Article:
The parties dispute the scope of the injunction. The State Plaintiffs seek to apply the injunction nationwide. Defendants contend a nationwide injunction is inappropriate. Instead, Defendants suggest the injunction should be limited to the states that showed evidence of irreparable harm. Absent contrary intent from Congress, federal courts have the power to issue injunctions in cases where they have jurisdiction. It is established that “the scope of injunctive relief is dictated by the extent of the violation established, not by the geographical extent of the plaintiff class.” A nationwide injunction is proper in this case. The Final Rule is applicable to all states. Consequently, the scope of the alleged irreparable injury extends nationwide. A nationwide injunction protects both employees and employers from being subject to different EAP exemptions based on location.

I had hinted last Friday that this was a long shot lawsuit but this year we’ve seen more than our fair share of long shots coming true (Cubs anyone?).

It’s possible that this may be appealed but that seems unlikely with a new President set to take office in less than two months.  Rather it seems more likely that the rule is now on hold…perhaps permanently.

In any event, employers that haven’t implemented the plan yet do not need to do so now. The ones that have may wish to roll back any changes (but with caution).  And talk to your local employment attorney.

I’ll have more upon my return next week.

 

From the Archives: The Basics of Agriculture’s Exemption to Wage/Hour Laws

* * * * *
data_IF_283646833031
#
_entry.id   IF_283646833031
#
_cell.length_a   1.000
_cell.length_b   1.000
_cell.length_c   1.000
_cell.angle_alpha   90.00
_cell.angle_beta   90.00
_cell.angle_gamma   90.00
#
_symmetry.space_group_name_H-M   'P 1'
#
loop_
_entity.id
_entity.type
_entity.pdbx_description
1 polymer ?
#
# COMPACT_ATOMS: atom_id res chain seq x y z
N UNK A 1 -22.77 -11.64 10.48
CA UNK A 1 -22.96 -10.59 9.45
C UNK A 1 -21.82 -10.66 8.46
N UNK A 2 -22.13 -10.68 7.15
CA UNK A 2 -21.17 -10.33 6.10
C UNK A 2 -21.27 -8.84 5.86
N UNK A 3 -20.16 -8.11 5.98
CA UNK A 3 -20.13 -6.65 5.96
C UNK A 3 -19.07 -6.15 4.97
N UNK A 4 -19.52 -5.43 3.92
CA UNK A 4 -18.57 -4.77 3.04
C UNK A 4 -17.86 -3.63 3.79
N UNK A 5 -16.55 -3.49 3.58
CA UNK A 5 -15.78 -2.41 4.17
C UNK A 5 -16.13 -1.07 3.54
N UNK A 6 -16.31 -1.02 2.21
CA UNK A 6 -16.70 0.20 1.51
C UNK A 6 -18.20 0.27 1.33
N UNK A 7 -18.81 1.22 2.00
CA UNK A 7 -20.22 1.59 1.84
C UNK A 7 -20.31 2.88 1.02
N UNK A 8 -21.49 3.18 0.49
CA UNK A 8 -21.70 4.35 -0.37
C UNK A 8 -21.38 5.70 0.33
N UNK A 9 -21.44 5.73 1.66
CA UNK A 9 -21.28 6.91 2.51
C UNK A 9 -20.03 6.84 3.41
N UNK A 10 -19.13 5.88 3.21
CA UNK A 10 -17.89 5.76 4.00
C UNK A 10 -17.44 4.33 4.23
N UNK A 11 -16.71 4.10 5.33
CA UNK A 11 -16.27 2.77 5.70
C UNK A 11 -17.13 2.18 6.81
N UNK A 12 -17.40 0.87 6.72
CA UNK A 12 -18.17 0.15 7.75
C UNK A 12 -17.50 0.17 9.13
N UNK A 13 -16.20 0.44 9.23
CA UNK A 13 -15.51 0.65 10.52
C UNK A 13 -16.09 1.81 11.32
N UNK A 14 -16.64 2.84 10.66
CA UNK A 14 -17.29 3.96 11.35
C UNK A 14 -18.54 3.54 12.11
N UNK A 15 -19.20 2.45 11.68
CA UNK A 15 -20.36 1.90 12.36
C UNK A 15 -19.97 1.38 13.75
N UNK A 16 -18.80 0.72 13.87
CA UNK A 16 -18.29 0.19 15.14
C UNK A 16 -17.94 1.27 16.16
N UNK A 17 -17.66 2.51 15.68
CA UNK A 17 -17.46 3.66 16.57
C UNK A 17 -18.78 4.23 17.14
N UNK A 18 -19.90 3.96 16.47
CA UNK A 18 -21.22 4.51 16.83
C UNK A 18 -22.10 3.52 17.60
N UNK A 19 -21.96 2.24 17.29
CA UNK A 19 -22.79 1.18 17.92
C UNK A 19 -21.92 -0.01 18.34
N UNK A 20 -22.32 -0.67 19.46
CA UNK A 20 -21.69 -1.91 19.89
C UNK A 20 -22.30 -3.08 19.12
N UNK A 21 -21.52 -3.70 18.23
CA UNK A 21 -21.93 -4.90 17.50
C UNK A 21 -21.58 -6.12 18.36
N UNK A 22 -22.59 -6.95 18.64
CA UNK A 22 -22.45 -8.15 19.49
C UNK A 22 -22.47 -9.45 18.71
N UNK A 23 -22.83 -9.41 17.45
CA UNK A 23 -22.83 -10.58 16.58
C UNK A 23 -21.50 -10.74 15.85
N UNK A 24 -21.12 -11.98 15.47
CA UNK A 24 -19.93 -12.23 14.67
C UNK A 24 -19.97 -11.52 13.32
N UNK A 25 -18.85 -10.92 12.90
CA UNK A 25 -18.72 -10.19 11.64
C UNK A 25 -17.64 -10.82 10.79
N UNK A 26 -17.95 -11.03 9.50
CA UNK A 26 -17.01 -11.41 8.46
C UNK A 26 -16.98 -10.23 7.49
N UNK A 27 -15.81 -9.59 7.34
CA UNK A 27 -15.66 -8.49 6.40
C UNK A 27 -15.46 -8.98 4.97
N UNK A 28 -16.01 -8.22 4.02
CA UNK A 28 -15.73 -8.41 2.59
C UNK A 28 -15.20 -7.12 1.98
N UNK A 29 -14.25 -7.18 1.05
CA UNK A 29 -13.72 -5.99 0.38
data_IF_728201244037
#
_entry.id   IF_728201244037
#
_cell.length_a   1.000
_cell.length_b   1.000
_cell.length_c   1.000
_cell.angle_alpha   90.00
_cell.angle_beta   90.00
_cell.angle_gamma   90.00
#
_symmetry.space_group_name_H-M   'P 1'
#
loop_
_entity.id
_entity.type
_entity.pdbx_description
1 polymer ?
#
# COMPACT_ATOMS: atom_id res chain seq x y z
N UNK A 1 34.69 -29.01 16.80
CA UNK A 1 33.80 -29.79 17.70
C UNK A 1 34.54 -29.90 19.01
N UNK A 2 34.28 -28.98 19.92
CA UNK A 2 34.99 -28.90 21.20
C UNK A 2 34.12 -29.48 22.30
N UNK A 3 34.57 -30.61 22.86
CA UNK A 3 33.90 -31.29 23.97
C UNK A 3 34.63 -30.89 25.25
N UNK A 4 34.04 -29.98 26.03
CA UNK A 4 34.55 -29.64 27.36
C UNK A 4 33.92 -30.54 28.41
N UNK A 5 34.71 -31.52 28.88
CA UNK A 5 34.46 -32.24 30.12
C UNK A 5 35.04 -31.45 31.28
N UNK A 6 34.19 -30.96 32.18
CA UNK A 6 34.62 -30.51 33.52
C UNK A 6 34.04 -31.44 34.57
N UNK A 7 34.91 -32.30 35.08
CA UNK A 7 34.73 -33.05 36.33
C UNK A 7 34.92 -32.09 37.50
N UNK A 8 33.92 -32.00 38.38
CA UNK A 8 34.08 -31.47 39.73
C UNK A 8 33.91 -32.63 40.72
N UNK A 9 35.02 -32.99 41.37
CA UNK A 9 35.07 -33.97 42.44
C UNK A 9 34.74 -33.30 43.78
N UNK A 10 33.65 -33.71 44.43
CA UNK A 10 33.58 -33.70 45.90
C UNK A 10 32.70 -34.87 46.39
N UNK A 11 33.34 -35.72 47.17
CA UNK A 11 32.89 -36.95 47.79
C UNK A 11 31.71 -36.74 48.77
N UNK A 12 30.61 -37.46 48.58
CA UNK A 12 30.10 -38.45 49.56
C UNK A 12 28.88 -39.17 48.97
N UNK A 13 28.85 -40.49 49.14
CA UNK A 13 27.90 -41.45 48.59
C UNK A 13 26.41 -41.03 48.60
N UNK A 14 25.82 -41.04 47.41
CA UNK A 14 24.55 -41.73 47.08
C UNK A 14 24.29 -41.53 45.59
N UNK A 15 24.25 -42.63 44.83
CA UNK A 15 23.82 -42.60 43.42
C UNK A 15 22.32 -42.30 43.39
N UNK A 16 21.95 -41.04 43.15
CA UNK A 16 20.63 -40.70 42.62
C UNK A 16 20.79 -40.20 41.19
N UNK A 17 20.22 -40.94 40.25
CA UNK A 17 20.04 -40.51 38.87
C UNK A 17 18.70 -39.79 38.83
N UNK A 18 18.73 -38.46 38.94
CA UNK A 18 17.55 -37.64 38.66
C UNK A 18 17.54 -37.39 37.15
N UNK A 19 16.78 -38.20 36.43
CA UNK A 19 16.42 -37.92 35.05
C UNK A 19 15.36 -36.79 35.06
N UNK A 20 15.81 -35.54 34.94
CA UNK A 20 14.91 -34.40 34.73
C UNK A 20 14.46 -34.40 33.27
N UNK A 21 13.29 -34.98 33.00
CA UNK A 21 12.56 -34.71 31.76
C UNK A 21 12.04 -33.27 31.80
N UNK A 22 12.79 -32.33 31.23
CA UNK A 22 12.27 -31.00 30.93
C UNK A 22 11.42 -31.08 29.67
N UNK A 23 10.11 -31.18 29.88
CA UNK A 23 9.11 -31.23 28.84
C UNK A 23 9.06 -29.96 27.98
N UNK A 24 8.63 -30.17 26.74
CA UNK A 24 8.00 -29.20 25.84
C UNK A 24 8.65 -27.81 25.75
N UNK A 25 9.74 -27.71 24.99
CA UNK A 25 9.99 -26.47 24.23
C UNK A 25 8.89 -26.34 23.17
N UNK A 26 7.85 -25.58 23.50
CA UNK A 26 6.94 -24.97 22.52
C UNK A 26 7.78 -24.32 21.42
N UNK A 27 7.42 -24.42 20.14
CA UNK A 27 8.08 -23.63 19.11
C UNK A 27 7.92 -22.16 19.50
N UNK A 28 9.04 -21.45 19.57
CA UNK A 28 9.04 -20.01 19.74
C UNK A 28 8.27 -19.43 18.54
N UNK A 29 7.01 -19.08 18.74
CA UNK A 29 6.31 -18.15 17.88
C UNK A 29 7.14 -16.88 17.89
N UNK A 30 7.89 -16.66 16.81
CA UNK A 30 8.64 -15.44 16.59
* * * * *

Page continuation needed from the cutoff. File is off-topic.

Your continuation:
Posted in Human Resources (HR) Compliance, Laws and Regulations

Continuing a look back at some “basics” posts you might have missed, back in 2009, I tackled an exemption that may be overlooked when it comes to employment laws.  

Connecticut has a proud history of farms. Many, like Lyman Orchards, have been passed down for many generations. (And if you’ve never visited Lyman Orchards, don’t miss out on their Corn Maze and apple orchards. I visited it recently and highly recommend stopping by.)

For many of these farms, the growing season is short, which is why some of the wage & hour rules for farms are a bit different.  Indeed, overtime rules in Connecticut specifically do not apply to “agricultural” employees.  (Conn. Gen. Stat. Sec. 31-76i(k) is the specific provision if you’re looking for it.)

But what exactly is “agriculture”?

Turns out, it’s probably much broader than you think.  In fact, you have to look elsewhere in the statutes for thatdefinition.  It is found in the very first statute, Conn. Gen. Stat. 1-1(q), which states, in part: